An afghan as a symbol of regret…

I have reblogged this because I believe you have talked about some important issues, such as listening to your Mom when she asks the family to choose what they would like to take. How important it is for us who are living with Alzheimer’s and Dementia to be taken seriously in our wishes, because they come with love. This is such a beautifully written post, thank you for sharing it. Gill

All Things Work Together

My sister and I found scissors everywhere... scissors we could never find when we needed them, of course. These are a sampling, with a backdrop of the afghan I saved. As we packed my mother’s belongings, my sister and I found scissors everywhere… scissors we could never find when we needed them, of course. These are a sampling with which we awkwardly spelled out “MOM,” with a backdrop of the afghan I saved.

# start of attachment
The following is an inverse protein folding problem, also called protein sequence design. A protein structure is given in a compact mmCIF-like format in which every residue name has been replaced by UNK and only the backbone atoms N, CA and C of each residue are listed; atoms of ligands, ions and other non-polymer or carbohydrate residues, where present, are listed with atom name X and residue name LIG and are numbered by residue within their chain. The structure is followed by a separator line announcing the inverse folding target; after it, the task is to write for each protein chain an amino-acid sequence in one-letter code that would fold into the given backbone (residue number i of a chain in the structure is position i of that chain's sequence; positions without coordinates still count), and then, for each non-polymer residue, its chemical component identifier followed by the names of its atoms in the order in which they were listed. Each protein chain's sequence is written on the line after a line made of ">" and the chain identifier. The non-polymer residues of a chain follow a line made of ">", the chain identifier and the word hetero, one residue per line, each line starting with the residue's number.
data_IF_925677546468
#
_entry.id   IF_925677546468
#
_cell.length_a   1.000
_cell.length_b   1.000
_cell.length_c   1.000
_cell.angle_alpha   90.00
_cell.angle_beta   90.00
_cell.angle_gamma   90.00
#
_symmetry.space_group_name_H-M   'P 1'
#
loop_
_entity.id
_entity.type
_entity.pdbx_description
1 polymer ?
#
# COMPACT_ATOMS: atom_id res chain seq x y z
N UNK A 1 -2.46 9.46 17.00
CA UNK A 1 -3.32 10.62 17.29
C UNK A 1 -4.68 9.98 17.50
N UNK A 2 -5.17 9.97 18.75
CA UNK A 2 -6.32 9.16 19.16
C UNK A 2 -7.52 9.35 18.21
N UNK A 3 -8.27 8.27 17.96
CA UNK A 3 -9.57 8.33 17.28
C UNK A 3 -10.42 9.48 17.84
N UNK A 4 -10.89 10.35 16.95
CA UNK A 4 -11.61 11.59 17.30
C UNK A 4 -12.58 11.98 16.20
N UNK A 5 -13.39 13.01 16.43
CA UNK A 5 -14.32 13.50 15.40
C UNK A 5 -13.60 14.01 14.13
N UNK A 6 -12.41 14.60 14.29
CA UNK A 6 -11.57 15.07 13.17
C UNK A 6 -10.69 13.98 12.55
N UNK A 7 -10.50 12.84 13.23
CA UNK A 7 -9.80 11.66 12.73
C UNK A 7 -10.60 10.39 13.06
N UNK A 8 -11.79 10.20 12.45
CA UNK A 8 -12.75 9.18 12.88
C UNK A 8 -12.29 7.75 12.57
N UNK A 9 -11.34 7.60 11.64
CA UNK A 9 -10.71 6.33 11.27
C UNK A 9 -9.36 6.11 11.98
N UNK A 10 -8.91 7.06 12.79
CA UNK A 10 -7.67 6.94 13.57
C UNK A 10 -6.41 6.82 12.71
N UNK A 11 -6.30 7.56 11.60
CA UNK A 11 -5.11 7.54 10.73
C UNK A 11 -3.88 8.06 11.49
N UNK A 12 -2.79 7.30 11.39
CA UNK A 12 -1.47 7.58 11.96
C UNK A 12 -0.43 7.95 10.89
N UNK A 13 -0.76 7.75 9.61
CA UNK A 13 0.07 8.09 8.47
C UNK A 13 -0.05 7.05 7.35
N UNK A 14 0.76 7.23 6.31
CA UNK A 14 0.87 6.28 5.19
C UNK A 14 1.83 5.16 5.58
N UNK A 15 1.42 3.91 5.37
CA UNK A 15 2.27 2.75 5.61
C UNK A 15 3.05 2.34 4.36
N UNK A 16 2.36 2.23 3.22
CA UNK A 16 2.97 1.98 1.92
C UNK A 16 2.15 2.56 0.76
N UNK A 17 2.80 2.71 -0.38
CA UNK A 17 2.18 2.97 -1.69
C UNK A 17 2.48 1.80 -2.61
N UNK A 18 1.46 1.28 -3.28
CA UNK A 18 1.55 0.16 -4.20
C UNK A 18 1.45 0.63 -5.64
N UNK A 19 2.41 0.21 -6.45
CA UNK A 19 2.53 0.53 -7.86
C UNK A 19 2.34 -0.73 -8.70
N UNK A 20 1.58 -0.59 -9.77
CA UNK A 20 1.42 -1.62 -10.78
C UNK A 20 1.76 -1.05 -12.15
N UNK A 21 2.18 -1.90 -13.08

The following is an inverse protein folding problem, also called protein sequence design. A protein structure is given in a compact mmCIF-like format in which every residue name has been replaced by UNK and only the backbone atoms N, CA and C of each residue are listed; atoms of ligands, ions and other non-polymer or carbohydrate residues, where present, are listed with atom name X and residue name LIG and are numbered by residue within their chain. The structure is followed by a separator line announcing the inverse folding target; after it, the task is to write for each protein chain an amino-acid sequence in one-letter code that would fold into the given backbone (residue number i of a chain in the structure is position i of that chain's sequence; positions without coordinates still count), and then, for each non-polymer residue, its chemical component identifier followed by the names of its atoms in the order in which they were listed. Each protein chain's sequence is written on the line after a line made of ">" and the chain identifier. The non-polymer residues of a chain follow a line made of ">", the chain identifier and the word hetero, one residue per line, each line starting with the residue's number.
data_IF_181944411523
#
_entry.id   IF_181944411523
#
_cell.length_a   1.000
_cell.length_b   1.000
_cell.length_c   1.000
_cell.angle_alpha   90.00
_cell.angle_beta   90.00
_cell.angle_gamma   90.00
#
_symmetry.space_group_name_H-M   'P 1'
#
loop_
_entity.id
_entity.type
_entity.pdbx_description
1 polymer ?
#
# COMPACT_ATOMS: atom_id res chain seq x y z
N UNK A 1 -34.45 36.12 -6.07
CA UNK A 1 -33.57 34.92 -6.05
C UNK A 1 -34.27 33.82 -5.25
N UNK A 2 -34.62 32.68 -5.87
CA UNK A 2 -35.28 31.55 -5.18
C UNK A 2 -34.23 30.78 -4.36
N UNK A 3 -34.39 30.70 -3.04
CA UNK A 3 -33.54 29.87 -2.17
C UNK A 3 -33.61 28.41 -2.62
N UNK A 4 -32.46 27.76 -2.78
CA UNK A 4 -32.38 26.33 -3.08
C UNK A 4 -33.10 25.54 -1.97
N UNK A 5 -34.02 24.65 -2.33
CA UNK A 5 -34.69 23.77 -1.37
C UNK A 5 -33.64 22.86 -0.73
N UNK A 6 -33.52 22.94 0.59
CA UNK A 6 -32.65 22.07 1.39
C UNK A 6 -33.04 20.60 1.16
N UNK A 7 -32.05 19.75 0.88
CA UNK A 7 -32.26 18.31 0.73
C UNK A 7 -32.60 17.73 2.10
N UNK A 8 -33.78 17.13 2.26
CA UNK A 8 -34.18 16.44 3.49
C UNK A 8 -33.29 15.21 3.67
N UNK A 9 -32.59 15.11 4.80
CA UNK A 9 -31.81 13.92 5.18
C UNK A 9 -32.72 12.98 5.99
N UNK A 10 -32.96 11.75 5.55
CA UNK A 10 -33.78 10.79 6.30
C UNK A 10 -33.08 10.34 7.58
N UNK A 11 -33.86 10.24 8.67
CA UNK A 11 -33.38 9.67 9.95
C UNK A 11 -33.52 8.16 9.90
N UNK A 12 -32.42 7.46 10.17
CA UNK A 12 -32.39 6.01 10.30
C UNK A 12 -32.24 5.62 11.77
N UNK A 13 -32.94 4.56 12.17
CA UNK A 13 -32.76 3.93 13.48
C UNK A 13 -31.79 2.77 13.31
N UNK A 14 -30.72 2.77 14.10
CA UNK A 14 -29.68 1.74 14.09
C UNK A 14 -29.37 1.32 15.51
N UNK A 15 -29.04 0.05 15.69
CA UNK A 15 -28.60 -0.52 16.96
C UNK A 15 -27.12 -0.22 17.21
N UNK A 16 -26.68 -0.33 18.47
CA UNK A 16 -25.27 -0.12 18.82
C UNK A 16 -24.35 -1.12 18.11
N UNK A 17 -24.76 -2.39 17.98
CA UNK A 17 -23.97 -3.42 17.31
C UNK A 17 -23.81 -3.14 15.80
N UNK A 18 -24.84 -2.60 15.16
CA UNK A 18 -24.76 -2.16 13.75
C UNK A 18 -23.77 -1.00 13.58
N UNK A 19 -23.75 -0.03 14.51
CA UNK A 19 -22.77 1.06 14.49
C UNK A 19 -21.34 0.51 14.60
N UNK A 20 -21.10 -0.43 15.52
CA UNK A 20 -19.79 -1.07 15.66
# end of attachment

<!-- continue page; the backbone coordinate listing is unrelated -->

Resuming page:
My husband noticed something was wrong.

At first I hesitated. Then I told him, “No, it’s stupid.”

“I can tell something is wrong, what is it?”

“You’re going to think this is stupid. Actually, it is  stupid. Ridiculous… [long pause]

“… Last night, I dreamed of an afghan.”

Lest he think I meant an Afghan rather than the knitted blanket I envisioned, I hurriedly clarified:

“I have been thinking of the afghan I didn’t take from my mother’s house — and wishing I had. Last night, I dreamed that I got the afghan back; this morning, I awoke and found I hadn’t… It’s stupid. It’s…

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Author: Gill

I photograph things that take my eye.

2 thoughts on “An afghan as a symbol of regret…”

  1. Thanks so much for reposting my thoughts on dealing with my mother’s struggle with Alzheimer’s disease. Your blog site — and your content — is beautiful, and though I am sorry that you are having to struggle with this disease yourself, I am so glad you are writing your thoughts and sharing your wisdom and insight here. It is helpful though heartbreaking. Keep writing — and I pray that you will write much more “before you forget.” God bless you!


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